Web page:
I know what it is to be a “passive” job candidate.
OK, so maybe I wasn’t really all that passive if you get right to it. But twice, I was recruited by a search firm for a job when I wasn’t exactly out on the market and actively looking. And, it was really flattering to have somebody reach out to me about some great new opportunity.
So, that’s why the whole crazy mania about the search for “passive” job candidates today leaves me scratching my head.
Yes, there have always been companies and search firms out there looking for good candidates who aren’t really looking, and there have always been candidates who aren’t really looking but are open to possibilities, but why has today’s focus on passive candidates seem to have turned obsessive and at the expense of so many good, solid, “active” candidates out in the job market?
The latest corporate mania?
It’s a great question, and one that a great HR thinker like Liz Ryan zeroed in on this week.
Liz writes frequently over at Bloomberg Businessweek, and I always find that she seems to not only have uncommonly good common sense, but, that she has the knack of a veteran HR pro to cut through the BS and zero in on the heart of an issue — as she did recently with the obsession everyone seems to have for “passive” candidates.
Here’s what she said in The Latest Corporate Mania: Snagging ‘Passive’ Job Candidates:
When I was a human relations leader, we believed that people who followed your company, used your products, stopped by your booth at trade shows, and kept up with your goings-on were valuable friends of the organization. We’d be quicker to hire someone who already knew and liked our company than a stranger pulled out of the mist. But today, the fact that a person has never heard of you, isn’t job hunting to begin with, and doesn’t know your company from Adam is considered the mark of a first-rate candidate. We call them passive candidates, and we pursue them as if they were Moby Dick.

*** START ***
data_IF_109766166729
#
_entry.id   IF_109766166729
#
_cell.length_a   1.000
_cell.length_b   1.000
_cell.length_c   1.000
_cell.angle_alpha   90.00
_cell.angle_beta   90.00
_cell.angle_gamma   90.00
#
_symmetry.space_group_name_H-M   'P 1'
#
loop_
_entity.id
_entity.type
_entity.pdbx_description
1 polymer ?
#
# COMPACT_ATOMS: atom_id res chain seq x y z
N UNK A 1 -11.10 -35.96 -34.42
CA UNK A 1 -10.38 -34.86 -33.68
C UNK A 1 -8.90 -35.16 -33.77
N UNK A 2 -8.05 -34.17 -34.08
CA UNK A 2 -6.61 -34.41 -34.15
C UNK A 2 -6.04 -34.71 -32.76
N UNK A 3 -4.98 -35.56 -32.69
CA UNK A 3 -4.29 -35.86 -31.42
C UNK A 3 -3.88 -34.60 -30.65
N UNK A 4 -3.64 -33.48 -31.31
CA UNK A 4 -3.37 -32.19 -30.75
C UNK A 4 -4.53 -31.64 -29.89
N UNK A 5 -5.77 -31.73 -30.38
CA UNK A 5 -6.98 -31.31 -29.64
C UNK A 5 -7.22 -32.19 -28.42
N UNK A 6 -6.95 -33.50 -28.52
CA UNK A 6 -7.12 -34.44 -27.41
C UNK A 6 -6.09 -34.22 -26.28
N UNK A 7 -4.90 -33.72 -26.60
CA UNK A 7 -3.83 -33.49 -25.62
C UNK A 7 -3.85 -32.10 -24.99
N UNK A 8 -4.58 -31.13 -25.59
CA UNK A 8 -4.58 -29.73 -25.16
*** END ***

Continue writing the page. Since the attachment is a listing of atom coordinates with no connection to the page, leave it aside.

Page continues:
In the bizarre world that corporate recruiting has devolved into, people who approach your company for jobs are second-tier applicants. People who aren’t working are devalued — as though most working people over 40 haven’t been caught up in a layoff at some point in their careers. People sitting at their desks in other companies are the rare birds companies are dying to attract. What message does it send to job seekers — or, for that matter, to your company’s own employees — when we find people at their desks and say, “Hey, wanna come and work with us?” If I got a call like that, my first question would be, “If your company is so awesome, how come your employees and suppliers aren’t keeping your talent pipeline full?”
It’s about knowledge, skills and experience
Yes, why is it that recruiters seem to have a Melville-like obsession with passive candidates, especially when there are so many honest-to-goodness, real-life active candidates out there looking for somebody to hire them?
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I know, I know; I’ve heard all the overblown rhetoric about the lack of skills and all that, but we’re also in this environment where organizations don’t seem to want to spend much on training and development, or to take a modest chance with someone who has most of what they’re looking for and can perhaps grow into the job fairly quickly.
Gerry knows of what he speaks. It IS about skills, and knowledge and experience, and not whether you are “active” or “passive” as a job candidate, that is truly important.
A “talent-repelling recruiting method”